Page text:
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From healing to faith

We can run the risk of reducing the message of today’s gospel to a lesson of good manners, to remember to say thank you to those who help us. 

The 10 lepers of the gospel represent all the people, the entire humanity far away from God. All of us—Luke wants to tell us—are lepers and need to encounter Jesus. No one is pure; we all carry on our skin the sign of death that only the word of Christ can cure.

Whoever is not aware of their own condition of being a sinner
ends up considering themselves righteous and with the duty to condemn others to the margins.

God has not created two worlds: one for the good and the other for the wicked, but—be it in the present or in the future—a unique world wherein he calls all his children to live together, all sinners saved by his love.

After stretching out his hand and curing them, Jesus could no longer enter a city publicly, but stayed outside in deserted places (Mark 1:45). 

Jesus knew that in touching the leper he was making a gesture that would leave him unclean and for that, he had to distance himself from the society of the pure.

He touched him all the same, because he chose to share the condition of the marginalised, excluded and outcast.

At the end, Jesus remains surprised: a Samaritan—a heretic, a non-believer—had a theological insight, which the nine Jews, sons of his people, educated in the faith and knowledgeable in the scriptures, did not have.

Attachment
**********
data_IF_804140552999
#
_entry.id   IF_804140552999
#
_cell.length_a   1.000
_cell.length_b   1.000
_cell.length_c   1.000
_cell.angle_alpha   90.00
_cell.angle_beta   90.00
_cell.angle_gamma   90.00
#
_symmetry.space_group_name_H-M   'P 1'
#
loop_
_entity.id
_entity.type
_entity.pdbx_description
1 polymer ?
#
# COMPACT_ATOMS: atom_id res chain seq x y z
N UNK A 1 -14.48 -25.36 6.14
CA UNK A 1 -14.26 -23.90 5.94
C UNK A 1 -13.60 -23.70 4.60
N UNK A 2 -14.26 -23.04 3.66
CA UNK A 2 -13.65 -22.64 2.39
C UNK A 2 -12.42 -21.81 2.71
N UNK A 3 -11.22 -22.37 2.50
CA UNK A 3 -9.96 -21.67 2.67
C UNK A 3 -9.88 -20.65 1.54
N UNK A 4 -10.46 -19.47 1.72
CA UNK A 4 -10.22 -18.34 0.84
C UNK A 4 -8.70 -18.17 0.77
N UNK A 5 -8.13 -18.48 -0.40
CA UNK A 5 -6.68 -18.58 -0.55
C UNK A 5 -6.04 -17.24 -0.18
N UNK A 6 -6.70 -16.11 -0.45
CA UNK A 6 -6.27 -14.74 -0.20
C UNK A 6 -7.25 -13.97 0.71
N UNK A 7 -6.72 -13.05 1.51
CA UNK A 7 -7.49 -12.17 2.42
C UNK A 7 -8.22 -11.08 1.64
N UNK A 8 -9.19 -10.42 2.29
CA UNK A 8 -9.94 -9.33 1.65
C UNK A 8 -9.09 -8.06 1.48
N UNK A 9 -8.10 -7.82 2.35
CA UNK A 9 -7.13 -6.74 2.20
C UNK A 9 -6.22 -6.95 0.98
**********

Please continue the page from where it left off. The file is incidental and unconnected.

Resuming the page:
Along the way, all 10 were aware that Jesus was a healer. The great news was immediately announced to the spiritual guides of Israel.

God has visited his people. He has sent a prophet on par with Elisha. Until that point, all the 10 were still around.

But a new light brightened only in the mind and heart of the Samaritan. He understood that Jesus was more than a healer. In his act of salvation, the leper captured the message of God.

He, the heretic who did not believe in the prophets, had surprisingly intuited that God had sent the one announced the prophets: He opens the eyes of the blind, the deaf hear, the lame walk, the dead are raised to life and the lepers are made clean (Luke 7:22).

He is the first to truly grasp that God is not far from the lepers. He does not escape nor reject them.

He knew what he must say to those who institutionalised, in the name of God, the marginalisation of the lepers: to throw away the religion that excludes, judges and condemns the impure! In Jesus, the Lord appears in their midst; he touches and heals them.

The message of joy is this: the impure, the heretics, the marginalised are not only closer to God, but they get to him and to Christ first and in a more authentic way than the others.



Father Fernando Armellini SCJ        
Claretian Publications